A travel tech debate recently went mainstream on USA Today: if AI and self-service are taking over travel, will everything become a D-I-Y experience?
The impact of automation and self-service were hot topics in hospitality circles long before ChatGPT was a thing, but when it gets mainstream coverage, it’s evidently on travelers’ minds. The guest experience is a hotel’s lifeblood and therefore no hotel wants to misapply automation at the expense of crucial human interaction.
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People are wondering, What would my trip, my hotel, be like if there’s no human there to help me? Will everything become a DIY experience? This is where Disney really can show us how to make dreams come true, as they’ve been successfully doing this for a while.
The happiest IoT on earth
The Walt Disney Corporation’s knack for reaping profit and guest loyalty with automated solutions borders on legendary. If you’ve ever put on that MagicBand, then you’ve witnessed how a bare-bones Internet of Things (IoT) device with a near-zero user interface can streamline operations, rake in profits, and anchor the magic experience that accounts for Disney’s 70% return-visitor rate. Staff that wait for you in the lobby, iPads in hand, pull-off a highly-human, mobile check-in. Alternatively, Disney guests can opt for a fully automated, cast member-free check-in experience if they choose. Pair that with the MagicBand’s ability to unlock doors and you’re back outside and off to your adventure in no time. Disney stands as a powerful counterargument to those who assume it’s an either/or choice between tech and the human touch. In fact, the rising generation of travelers increasingly expect both.
Anybody can ICARE
Disney has an acronym for their guest experience philosophy: ICARE. It stands for Impression, Connection, Attitude, Responsiveness, Exceptionals. But there’s a technology underpinning to ICARE that people often miss. Disney uses automation to enhance human caring, not replace it, and their guest loyalty speaks for itself.
I want the hotel world to know that personalized, automation solutions are out there. They’re inexpensive, you don’t have to be tech-savvy to use them, they cut operating costs and improve guest experience (GX) Disney style. Impressions, Connection, Attitude, Responsiveness, and Exceptionals get optimized, and, in a world where more than 90% of guests will discover you online, tech always makes the first impression.
Impression: you only get one shot
You won’t get a second chance to make a first impression, and Disney knows this. Disney cultivates a fun, easy, and comfortable guest-experience bubble on their properties and online. You see the bubble effect in the look and functionality of Disney websites and booking engines. It’s a different world, and it’s easy.
Any hotel can copy Disney’s first-impression technique. Desolation Hotel, for example, is a high-end niche resort close to Lake Tahoe that has done this well. The resort’s website is like stepping into an adventure. It’s particularly cheap and simple to do if your property management system has a built-in website feature. Disney and other smart lodging businesses use their online presence to send a three-part message: First, look at our local attractions. Second, enjoy our comfort bubble. Third, book easily. Basically a “this is why you want to come here” call to action.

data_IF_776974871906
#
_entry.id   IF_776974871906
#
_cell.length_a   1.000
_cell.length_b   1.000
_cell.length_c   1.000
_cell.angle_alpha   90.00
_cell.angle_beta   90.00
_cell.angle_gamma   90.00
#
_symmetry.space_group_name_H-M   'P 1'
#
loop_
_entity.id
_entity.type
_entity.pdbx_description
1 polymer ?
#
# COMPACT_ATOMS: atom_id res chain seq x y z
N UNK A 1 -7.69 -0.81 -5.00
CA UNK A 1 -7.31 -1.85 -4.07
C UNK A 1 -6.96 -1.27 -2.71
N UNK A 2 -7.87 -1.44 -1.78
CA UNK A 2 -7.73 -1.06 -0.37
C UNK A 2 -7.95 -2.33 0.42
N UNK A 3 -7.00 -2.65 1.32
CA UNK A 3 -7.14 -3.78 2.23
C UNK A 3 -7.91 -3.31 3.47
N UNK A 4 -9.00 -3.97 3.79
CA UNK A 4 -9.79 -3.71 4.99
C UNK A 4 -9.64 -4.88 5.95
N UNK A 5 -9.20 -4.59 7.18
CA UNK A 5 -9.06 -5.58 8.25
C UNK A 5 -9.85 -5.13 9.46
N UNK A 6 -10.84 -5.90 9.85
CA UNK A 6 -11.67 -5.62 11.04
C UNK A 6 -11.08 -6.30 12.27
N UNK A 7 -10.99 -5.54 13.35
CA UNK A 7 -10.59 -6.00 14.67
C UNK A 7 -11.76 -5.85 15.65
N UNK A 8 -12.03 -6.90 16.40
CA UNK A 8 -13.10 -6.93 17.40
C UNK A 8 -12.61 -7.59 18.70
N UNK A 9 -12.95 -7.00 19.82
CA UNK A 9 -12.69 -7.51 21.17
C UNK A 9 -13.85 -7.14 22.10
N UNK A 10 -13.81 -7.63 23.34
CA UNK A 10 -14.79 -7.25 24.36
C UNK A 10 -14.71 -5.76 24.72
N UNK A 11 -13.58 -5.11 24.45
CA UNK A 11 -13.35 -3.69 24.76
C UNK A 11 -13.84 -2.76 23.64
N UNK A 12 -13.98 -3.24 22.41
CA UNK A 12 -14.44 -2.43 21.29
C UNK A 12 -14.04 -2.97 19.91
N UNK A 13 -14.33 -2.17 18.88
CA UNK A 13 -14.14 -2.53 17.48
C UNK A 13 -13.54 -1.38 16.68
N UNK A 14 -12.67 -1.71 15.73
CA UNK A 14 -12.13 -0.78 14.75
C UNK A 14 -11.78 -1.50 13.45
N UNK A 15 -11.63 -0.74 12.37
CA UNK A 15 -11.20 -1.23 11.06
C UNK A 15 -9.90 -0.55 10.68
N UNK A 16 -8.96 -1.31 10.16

Connection with an attitude
Hotels who invest in building a personal connection with their guests will see the payoff in return visits, upsells, loyalty and positive reviews. Disney turns that into an art, for example bonding with kids through their iconic costumed cast members. Small hotels can tap into that formula, no costume necessary. Or, in the words of my Cloudbeds onboarding lead colleague Gabriel Fernandes Catanese: “every concierge is a cast member”. Here again, hotels can borrow from the Disney playbook without buying Disney-level tech. A web-based PMS can put features and integrations like self-check-in, simple pre-arrival questionnaires, centralized guest messaging and customer relations management on your dashboard. Then hotels know what an individual’s needs and expectations are beforehand. Combine that with self-check-in, and staff finally get a chance to look up from the computer and make a human connection.
Responsiveness and exceptionals (give a little whistle)
Don’t get me wrong: my family and I love interacting with Disney guest services staff. The problem can sometimes be getting in touch with one. Disney guest services have scale issues like most hotels do, and too many Disney properties don’t have SMS guest comms capability. And tools like automated guest chatbots don’t have to replace human connection. Rather, they make humans better at their job by giving them extra sets of ‘automated ears’ so they can listen and respond attentively, accurately, and in a personalized way. That’s what Disney calls exceptionals: when staff members demonstrate empathy; when they recognize that understanding and empathizing with guests’ feelings is crucial to providing exceptional service. Hotels are people-centric in origin. Automation and AI give staff more bandwidth to demonstrate how exceptional they truly are.
It’s a small world, after all
So will hospitality become a D-I-Y experience? Not for the winners. The winners will ‘disney-fy’. They’ll leverage inexpensive self-service and automation tools, cut costs, add convenience, and reap loyalty by using the extra staff time to show how much they ICARE.
Smart hotels know their product is ultimately your own personal experience. They won’t make that experience a check-in counter, an answering machine, or (worse yet) a double booking. Take it from a globally-distributed hospitality tech company: computers + hotels = humans from all parts of the world getting closer together. Because yeah, let’s say it,
It’s a small world, after all…